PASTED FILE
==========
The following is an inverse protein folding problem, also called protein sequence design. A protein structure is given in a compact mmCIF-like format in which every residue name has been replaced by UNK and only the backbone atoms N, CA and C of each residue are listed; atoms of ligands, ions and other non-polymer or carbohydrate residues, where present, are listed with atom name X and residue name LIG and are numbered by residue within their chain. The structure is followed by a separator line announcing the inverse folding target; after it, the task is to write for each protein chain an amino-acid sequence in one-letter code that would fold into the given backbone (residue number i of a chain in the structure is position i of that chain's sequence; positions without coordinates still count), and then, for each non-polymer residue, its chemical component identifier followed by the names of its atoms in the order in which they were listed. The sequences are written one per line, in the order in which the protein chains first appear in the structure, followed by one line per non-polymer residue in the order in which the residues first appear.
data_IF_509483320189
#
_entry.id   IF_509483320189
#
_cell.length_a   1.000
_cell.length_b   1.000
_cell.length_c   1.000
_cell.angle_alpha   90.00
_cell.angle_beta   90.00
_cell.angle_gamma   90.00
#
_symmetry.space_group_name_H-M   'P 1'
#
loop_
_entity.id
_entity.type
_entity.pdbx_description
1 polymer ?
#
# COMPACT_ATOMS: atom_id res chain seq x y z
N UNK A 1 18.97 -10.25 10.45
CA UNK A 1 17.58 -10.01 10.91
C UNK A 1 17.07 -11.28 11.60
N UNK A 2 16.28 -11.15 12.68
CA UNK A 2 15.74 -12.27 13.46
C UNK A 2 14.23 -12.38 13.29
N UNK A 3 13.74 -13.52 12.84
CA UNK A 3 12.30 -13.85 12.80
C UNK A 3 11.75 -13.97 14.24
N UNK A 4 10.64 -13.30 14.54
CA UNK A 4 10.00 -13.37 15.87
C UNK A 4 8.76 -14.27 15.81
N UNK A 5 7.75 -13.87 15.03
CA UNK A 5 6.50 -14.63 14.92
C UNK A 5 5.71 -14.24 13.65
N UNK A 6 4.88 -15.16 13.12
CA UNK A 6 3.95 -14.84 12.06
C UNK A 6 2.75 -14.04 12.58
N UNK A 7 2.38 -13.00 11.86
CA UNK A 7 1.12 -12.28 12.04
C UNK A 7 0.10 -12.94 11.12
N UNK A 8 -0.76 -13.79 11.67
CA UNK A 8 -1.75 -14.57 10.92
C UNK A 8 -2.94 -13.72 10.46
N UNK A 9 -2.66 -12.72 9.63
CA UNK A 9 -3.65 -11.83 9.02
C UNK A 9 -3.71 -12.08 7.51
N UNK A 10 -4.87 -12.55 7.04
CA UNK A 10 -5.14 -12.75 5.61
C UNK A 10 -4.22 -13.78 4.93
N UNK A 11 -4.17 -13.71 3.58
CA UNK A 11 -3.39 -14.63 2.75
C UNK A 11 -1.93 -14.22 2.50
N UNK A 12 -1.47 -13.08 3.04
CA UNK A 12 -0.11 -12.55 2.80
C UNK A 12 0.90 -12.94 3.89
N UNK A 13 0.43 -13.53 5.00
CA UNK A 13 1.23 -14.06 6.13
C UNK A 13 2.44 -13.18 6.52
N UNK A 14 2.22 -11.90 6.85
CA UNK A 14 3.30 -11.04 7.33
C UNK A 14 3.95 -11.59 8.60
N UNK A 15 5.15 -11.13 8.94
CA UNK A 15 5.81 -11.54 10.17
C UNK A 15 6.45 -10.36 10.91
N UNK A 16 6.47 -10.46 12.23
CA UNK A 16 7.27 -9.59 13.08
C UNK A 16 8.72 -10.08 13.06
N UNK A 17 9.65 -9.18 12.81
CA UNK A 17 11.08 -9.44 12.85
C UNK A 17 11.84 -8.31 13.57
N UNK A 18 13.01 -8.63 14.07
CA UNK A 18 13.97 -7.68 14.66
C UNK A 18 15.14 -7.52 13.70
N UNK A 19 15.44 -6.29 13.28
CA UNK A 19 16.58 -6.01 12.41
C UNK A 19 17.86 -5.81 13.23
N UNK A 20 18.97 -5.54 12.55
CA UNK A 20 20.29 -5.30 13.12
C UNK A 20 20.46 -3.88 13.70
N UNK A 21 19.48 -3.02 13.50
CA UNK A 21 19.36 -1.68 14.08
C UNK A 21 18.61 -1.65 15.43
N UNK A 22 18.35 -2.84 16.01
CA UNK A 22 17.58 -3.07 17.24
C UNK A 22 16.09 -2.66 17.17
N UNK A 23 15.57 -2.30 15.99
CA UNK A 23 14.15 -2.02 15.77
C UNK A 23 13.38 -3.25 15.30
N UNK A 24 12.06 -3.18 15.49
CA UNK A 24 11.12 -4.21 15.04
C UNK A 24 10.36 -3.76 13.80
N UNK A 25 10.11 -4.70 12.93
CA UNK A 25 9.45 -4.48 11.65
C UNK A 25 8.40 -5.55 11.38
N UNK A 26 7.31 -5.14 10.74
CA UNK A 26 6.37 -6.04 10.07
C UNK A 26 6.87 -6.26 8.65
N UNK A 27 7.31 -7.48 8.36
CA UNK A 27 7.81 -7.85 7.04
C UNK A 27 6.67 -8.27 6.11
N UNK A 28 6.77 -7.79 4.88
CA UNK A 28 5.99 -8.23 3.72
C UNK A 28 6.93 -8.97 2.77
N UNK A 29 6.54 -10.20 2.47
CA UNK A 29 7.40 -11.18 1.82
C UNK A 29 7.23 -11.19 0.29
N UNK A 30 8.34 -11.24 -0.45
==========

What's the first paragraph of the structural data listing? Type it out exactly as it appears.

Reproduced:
The following is an inverse protein folding problem, also called protein sequence design. A protein structure is given in a compact mmCIF-like format in which every residue name has been replaced by UNK and only the backbone atoms N, CA and C of each residue are listed; atoms of ligands, ions and other non-polymer or carbohydrate residues, where present, are listed with atom name X and residue name LIG and are numbered by residue within their chain. The structure is followed by a separator line announcing the inverse folding target; after it, the task is to write for each protein chain an amino-acid sequence in one-letter code that would fold into the given backbone (residue number i of a chain in the structure is position i of that chain's sequence; positions without coordinates still count), and then, for each non-polymer residue, its chemical component identifier followed by the names of its atoms in the order in which they were listed. The sequences are written one per line, in the order in which the protein chains first appear in the structure, followed by one line per non-polymer residue in the order in which the residues first appear.